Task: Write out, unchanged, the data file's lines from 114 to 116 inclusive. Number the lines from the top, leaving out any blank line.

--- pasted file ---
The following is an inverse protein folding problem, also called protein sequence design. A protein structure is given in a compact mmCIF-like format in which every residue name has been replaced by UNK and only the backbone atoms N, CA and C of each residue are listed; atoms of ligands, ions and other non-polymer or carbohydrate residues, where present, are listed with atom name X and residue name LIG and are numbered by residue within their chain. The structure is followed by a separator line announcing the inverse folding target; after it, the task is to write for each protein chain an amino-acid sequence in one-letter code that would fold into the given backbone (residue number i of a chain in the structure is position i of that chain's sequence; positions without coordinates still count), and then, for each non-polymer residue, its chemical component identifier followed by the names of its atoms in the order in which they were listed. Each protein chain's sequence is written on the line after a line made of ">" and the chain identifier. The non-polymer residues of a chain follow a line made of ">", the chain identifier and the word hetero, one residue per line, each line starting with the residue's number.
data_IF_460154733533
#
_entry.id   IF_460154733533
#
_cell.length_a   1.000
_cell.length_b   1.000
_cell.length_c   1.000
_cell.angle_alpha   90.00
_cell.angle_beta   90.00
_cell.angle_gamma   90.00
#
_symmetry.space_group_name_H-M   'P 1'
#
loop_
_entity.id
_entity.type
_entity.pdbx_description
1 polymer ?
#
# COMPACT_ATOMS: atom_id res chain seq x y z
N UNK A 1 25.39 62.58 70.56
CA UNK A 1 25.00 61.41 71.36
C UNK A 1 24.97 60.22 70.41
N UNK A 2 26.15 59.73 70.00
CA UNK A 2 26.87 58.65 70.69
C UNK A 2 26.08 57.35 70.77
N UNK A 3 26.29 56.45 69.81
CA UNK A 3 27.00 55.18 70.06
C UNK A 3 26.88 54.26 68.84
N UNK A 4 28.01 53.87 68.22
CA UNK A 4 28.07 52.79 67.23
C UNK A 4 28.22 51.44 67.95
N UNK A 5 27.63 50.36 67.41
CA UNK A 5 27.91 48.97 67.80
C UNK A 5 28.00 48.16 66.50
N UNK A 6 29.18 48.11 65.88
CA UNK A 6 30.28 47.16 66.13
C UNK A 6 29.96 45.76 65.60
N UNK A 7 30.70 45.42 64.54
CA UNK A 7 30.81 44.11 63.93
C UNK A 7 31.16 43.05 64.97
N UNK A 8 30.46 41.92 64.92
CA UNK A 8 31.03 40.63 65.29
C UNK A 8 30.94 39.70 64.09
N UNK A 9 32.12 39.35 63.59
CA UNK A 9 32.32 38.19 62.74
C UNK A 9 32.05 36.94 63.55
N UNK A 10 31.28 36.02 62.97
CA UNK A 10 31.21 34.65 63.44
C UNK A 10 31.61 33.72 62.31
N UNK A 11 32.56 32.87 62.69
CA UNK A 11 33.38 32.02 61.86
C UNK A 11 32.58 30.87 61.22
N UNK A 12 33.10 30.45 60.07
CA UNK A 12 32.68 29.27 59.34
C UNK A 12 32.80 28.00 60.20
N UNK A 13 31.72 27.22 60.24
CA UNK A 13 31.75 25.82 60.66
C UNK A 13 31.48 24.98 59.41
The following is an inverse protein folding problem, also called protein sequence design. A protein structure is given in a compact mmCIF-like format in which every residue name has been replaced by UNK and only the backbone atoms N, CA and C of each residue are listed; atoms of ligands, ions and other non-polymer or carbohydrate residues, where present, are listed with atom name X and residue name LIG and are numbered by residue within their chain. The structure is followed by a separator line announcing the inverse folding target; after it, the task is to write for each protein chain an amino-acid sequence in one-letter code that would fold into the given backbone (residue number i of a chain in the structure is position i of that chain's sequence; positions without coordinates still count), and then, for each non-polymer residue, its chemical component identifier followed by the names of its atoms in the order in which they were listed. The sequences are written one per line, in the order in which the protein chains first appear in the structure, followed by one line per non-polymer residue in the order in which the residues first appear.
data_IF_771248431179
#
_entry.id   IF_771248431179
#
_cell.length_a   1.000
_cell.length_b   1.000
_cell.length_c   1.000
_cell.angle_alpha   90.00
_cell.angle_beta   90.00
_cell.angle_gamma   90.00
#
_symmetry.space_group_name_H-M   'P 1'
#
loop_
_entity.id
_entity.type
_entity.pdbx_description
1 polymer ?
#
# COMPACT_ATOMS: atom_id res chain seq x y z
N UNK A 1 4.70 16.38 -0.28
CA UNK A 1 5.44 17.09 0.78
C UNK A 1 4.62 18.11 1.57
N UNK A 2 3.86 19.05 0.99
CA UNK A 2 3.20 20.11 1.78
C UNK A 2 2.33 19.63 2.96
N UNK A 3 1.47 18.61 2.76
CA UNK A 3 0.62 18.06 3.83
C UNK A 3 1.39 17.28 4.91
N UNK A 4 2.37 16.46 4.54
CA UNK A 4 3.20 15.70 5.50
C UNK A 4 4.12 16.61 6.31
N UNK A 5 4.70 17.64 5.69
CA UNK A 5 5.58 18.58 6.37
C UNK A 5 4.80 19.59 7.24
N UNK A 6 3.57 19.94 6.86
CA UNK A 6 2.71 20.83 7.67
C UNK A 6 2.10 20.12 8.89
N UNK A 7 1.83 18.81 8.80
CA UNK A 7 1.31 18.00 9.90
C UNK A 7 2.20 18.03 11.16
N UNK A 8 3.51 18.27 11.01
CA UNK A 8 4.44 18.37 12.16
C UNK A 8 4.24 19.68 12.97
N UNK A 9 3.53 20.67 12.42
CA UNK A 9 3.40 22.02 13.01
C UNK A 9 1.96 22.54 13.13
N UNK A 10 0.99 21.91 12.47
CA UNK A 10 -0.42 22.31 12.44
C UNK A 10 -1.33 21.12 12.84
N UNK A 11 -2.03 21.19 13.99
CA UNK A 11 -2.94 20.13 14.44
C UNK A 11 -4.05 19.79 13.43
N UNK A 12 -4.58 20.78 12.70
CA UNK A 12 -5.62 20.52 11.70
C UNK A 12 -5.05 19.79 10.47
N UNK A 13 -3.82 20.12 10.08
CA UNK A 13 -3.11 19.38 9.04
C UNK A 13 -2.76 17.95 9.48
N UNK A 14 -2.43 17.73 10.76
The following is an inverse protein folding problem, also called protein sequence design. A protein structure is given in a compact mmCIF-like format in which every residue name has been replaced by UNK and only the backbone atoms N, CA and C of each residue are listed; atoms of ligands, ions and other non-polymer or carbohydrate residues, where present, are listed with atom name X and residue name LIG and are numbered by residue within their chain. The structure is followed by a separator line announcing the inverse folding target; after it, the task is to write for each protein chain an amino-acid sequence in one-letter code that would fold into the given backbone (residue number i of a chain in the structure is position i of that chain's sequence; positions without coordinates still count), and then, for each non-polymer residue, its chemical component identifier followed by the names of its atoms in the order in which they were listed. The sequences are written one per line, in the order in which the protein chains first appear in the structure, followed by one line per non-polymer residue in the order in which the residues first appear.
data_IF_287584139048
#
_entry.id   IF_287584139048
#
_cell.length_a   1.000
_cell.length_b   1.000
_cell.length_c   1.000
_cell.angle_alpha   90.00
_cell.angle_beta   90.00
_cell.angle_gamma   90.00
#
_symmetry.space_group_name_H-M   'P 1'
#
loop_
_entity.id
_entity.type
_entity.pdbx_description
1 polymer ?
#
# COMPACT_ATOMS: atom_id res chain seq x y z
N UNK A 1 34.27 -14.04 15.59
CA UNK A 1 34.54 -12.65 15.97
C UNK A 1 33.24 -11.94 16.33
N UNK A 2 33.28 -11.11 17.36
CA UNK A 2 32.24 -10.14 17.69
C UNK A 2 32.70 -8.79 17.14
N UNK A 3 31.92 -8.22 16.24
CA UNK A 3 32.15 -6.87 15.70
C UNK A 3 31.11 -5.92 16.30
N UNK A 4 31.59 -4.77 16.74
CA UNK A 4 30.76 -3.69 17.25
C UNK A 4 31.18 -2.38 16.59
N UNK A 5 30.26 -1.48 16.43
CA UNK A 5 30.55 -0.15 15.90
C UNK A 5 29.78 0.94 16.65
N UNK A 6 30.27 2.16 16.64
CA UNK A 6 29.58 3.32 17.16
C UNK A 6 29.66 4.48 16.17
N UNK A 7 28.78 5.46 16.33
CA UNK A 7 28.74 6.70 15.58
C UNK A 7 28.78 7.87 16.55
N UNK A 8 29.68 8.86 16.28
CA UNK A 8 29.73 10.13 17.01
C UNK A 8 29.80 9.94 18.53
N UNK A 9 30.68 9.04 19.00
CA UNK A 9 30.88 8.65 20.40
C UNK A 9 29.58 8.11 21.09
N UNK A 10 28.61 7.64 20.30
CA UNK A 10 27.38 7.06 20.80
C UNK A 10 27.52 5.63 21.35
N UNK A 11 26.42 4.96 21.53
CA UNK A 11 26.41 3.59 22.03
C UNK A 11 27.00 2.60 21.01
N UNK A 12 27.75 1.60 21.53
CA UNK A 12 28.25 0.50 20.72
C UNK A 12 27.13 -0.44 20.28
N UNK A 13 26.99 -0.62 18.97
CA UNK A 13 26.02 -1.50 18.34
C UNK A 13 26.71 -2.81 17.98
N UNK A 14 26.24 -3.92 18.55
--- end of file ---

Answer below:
C UNK A 11 -4.05 19.79 13.43
N UNK A 12 -4.58 20.78 12.70
CA UNK A 12 -5.62 20.52 11.70